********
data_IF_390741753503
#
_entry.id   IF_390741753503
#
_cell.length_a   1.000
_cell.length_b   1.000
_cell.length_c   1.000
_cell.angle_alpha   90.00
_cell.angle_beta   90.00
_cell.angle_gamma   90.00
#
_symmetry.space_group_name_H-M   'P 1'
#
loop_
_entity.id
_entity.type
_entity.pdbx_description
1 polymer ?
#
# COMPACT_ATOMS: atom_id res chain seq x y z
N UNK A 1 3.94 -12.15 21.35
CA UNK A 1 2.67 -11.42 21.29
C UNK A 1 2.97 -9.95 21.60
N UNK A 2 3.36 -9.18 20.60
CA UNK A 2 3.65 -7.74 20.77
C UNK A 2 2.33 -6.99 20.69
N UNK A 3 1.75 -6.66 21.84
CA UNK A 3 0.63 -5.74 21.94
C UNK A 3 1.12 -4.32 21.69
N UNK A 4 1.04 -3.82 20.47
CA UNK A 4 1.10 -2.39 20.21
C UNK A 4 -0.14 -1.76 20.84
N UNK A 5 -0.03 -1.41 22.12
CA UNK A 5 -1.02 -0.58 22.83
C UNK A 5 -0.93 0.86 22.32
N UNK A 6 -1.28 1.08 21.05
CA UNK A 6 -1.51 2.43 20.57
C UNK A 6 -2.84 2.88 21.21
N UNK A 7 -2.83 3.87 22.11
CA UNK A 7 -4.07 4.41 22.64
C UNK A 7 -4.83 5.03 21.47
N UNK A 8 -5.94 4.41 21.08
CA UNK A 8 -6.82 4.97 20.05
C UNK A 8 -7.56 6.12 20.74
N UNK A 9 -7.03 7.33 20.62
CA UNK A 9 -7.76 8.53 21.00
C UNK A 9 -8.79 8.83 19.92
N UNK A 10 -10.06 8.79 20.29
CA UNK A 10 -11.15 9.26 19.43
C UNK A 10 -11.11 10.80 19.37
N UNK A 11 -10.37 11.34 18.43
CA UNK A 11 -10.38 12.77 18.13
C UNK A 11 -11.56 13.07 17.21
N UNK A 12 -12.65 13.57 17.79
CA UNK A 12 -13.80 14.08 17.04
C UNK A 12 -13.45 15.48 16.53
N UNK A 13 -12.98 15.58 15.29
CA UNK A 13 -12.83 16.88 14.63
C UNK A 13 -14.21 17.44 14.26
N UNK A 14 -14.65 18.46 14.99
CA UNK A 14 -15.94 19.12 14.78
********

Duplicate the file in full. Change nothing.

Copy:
data_IF_390741753503
#
_entry.id   IF_390741753503
#
_cell.length_a   1.000
_cell.length_b   1.000
_cell.length_c   1.000
_cell.angle_alpha   90.00
_cell.angle_beta   90.00
_cell.angle_gamma   90.00
#
_symmetry.space_group_name_H-M   'P 1'
#
loop_
_entity.id
_entity.type
_entity.pdbx_description
1 polymer ?
#
# COMPACT_ATOMS: atom_id res chain seq x y z
N UNK A 1 3.94 -12.15 21.35
CA UNK A 1 2.67 -11.42 21.29
C UNK A 1 2.97 -9.95 21.60
N UNK A 2 3.36 -9.18 20.60
CA UNK A 2 3.65 -7.74 20.77
C UNK A 2 2.33 -6.99 20.69
N UNK A 3 1.75 -6.66 21.84
CA UNK A 3 0.63 -5.74 21.94
C UNK A 3 1.12 -4.32 21.69
N UNK A 4 1.04 -3.82 20.47
CA UNK A 4 1.10 -2.39 20.21
C UNK A 4 -0.14 -1.76 20.84
N UNK A 5 -0.03 -1.41 22.12
CA UNK A 5 -1.02 -0.58 22.83
C UNK A 5 -0.93 0.86 22.32
N UNK A 6 -1.28 1.08 21.05
CA UNK A 6 -1.51 2.43 20.57
C UNK A 6 -2.84 2.88 21.21
N UNK A 7 -2.83 3.87 22.11
CA UNK A 7 -4.07 4.41 22.64
C UNK A 7 -4.83 5.03 21.47
N UNK A 8 -5.94 4.41 21.08
CA UNK A 8 -6.82 4.97 20.05
C UNK A 8 -7.56 6.12 20.74
N UNK A 9 -7.03 7.33 20.62
CA UNK A 9 -7.76 8.53 21.00
C UNK A 9 -8.79 8.83 19.92
N UNK A 10 -10.06 8.79 20.29
CA UNK A 10 -11.15 9.26 19.43
C UNK A 10 -11.11 10.80 19.37
N UNK A 11 -10.37 11.34 18.43
CA UNK A 11 -10.38 12.77 18.13
C UNK A 11 -11.56 13.07 17.21
N UNK A 12 -12.65 13.57 17.79
CA UNK A 12 -13.80 14.08 17.04
C UNK A 12 -13.45 15.48 16.53
N UNK A 13 -12.98 15.58 15.29
CA UNK A 13 -12.83 16.88 14.63
C UNK A 13 -14.21 17.44 14.26
N UNK A 14 -14.65 18.46 14.99
CA UNK A 14 -15.94 19.12 14.78